Mhor's code
Published:  05 June, 2009

I couldn't decide whether it's genius or a disaster..." was one onlooker's response after being introduced to the twin-cyclone effect of the Lewis brothers and their artisan bakery concept.

The multi-entrepreneur siblings - and forces of nature - gifted delegates at the Scottish Association of Master Bakers' annual conference with a masterclass in breathless presentation and, in doing so, wrote a whole new chapter in the book of public speaking.

From farmers to chefs to plant hirers to hoteliers to chip shop owners - the bakers-without-a-pause took an atypical career path into bakery. Two years ago, they stumbled into the trade when they bought the local bakery in Callander (swear words removed to protect our more delicate readers). "It all came about in our chip shop," remembers elder brother Tom. "Someone came in and said [adopts thick Scottish accent] 'Wanna buy my bakery? You boys wud f******* love it!'"

Sold on the superb location, they bit. "Cocky b****** that I was, I thought 'I'm going to make all leaven breads, they're going to be lovely and crusty, free-moulded and amazing. People have been buying s**** for a long time and it's disgraceful. The first thing I did was take away the chemicals from everything we did."

Along with brother Dick, they set about making artisan breads and traditional fare like Black Buns, Buttered Bannocks and Perkins under the Mhor Bread brand, which they'd already applied to the hotel and chip shop. "I bought the Mhor name a long time ago because I thought there was something in it. I had this thing in my head - 'Mhor' - it looks good big and I like red, so we had it big and red," is Tom's perfect reasoning.

They developed the chip shop over four years to the point where they now buy all their fish off the boat and customers will pay up to £18 for a fish supper. "I'm only able to charge a lot of money - and some people say I should be wearing a mask - because people trust what we put into the food, or what we don't put into the food. We've taken the same principles into baking," he enthuses. "We must have the most expensive pies in Scotland!" chips in brother Dick.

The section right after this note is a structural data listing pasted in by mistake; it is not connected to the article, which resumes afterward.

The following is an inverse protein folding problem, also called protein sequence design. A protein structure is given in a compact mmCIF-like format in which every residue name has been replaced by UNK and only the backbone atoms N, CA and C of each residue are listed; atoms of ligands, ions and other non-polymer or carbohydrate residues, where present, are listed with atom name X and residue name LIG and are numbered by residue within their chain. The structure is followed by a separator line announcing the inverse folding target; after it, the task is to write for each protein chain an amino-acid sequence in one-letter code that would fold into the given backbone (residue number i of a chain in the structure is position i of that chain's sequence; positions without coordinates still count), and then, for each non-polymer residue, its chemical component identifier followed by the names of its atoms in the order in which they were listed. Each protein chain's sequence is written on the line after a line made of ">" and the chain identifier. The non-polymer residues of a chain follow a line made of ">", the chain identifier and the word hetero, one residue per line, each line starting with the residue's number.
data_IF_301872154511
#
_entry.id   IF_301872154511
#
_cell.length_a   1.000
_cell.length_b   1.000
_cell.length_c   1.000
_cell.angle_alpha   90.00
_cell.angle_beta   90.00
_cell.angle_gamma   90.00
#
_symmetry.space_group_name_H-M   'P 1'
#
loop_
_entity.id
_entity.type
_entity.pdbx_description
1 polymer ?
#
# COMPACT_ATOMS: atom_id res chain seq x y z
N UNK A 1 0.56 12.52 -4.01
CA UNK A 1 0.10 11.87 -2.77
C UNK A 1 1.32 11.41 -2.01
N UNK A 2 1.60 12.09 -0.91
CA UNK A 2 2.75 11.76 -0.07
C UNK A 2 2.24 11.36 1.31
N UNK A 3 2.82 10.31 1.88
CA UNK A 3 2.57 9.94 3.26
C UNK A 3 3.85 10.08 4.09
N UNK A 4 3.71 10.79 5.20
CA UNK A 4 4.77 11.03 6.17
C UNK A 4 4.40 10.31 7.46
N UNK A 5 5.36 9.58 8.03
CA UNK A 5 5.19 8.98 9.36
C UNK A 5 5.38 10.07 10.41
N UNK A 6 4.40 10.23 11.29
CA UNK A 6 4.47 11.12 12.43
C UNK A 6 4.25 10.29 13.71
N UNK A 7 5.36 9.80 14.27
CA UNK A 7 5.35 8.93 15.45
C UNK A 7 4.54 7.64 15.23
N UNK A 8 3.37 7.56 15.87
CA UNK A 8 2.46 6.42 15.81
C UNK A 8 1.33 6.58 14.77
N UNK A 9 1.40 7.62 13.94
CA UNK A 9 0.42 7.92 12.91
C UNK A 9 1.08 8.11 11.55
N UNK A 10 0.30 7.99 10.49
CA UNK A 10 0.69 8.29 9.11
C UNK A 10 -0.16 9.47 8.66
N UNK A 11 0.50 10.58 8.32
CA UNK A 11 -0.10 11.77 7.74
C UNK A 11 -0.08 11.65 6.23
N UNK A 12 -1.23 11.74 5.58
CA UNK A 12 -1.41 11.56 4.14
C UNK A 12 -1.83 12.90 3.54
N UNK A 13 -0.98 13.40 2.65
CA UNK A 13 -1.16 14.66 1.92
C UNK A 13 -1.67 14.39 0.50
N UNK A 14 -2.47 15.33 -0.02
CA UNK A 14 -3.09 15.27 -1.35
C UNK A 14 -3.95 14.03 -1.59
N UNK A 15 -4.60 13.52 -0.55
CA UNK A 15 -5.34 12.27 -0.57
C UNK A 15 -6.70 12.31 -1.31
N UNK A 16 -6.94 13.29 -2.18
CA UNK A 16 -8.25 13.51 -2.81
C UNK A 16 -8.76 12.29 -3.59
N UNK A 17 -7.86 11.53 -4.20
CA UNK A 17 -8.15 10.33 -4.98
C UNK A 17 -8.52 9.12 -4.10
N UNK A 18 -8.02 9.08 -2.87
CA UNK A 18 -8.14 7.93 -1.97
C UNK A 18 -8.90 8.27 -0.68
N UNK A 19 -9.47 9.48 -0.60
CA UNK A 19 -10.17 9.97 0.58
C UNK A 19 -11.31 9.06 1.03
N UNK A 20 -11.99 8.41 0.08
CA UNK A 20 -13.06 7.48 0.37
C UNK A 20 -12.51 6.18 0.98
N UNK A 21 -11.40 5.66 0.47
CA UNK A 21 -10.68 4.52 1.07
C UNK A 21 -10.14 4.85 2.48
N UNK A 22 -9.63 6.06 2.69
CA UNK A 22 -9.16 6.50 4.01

Then the inevitable happened - Greggs came to town. "We thought 'here we go'," sighs Dick. But at the end of the first week of Greggs opening, takings were still going up. "With the quality of product we have at the bakery, and with people paying the extra price, I see my customer in both shops; they go into Greggs for bits and pieces, the take-out stuff, but they're back to us for the stuff they're taking home. And they're paying more for it."

One bonus from running Mhor Bread - which also has a tearoom and sells celebration cakes - has been a revival of the ailing farm they inherited from their parents. "We were struggling to sell lambs for £7 and we sold all our breeding cows years ago," Tom recalls. "Now, the farm has been built up. We have a butchery and we supply the bakery with meat at a good price. We only produce mutton pies for two months of the year because I've only got that many sheep!"

The hardest thing, he says, has been finding the time to communicate that ethos to the customer. "We worked out we could physically go for two days straight then we'd have to have five hours' sleep. The problem with bakery is you work all bloody night and then you have to be up all day to see the customers."